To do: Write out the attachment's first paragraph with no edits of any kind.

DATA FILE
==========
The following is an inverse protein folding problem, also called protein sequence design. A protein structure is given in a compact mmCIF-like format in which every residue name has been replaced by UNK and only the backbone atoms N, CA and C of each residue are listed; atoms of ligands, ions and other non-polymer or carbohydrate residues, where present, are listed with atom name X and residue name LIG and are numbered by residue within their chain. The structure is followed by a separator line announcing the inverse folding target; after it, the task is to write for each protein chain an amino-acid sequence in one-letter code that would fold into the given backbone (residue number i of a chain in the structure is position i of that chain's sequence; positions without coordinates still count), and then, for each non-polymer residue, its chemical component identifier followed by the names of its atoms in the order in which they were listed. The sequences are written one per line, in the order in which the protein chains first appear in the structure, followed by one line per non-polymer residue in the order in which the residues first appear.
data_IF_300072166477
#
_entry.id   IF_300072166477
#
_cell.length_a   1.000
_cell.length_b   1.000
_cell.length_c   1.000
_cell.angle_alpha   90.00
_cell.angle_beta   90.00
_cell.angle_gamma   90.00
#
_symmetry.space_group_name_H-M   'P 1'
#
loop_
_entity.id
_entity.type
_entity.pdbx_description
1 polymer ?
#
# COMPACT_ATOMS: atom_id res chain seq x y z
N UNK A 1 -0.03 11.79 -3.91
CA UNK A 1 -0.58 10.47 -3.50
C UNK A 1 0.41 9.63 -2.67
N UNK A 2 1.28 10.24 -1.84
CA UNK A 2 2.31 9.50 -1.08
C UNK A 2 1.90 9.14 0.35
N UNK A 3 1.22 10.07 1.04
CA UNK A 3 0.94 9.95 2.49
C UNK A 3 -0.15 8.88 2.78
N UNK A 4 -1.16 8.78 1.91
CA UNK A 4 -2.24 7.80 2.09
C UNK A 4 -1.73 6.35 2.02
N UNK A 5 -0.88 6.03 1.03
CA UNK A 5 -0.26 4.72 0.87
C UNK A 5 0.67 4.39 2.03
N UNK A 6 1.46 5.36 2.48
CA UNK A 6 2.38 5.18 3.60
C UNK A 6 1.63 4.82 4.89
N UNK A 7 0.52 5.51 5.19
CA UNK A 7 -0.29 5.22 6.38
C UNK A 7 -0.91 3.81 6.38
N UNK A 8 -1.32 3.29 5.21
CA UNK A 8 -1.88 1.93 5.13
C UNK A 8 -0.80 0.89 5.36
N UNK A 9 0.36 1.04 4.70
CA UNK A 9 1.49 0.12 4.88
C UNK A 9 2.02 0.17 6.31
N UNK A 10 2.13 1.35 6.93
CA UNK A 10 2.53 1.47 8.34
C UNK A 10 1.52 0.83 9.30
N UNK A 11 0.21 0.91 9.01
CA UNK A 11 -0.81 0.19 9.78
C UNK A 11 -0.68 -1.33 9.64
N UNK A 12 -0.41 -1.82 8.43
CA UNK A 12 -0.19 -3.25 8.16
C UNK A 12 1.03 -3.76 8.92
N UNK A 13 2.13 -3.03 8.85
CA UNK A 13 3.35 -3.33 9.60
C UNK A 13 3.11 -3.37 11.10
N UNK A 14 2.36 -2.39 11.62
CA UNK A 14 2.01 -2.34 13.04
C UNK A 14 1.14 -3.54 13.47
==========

The following is an inverse protein folding problem, also called protein sequence design. A protein structure is given in a compact mmCIF-like format in which every residue name has been replaced by UNK and only the backbone atoms N, CA and C of each residue are listed; atoms of ligands, ions and other non-polymer or carbohydrate residues, where present, are listed with atom name X and residue name LIG and are numbered by residue within their chain. The structure is followed by a separator line announcing the inverse folding target; after it, the task is to write for each protein chain an amino-acid sequence in one-letter code that would fold into the given backbone (residue number i of a chain in the structure is position i of that chain's sequence; positions without coordinates still count), and then, for each non-polymer residue, its chemical component identifier followed by the names of its atoms in the order in which they were listed. The sequences are written one per line, in the order in which the protein chains first appear in the structure, followed by one line per non-polymer residue in the order in which the residues first appear.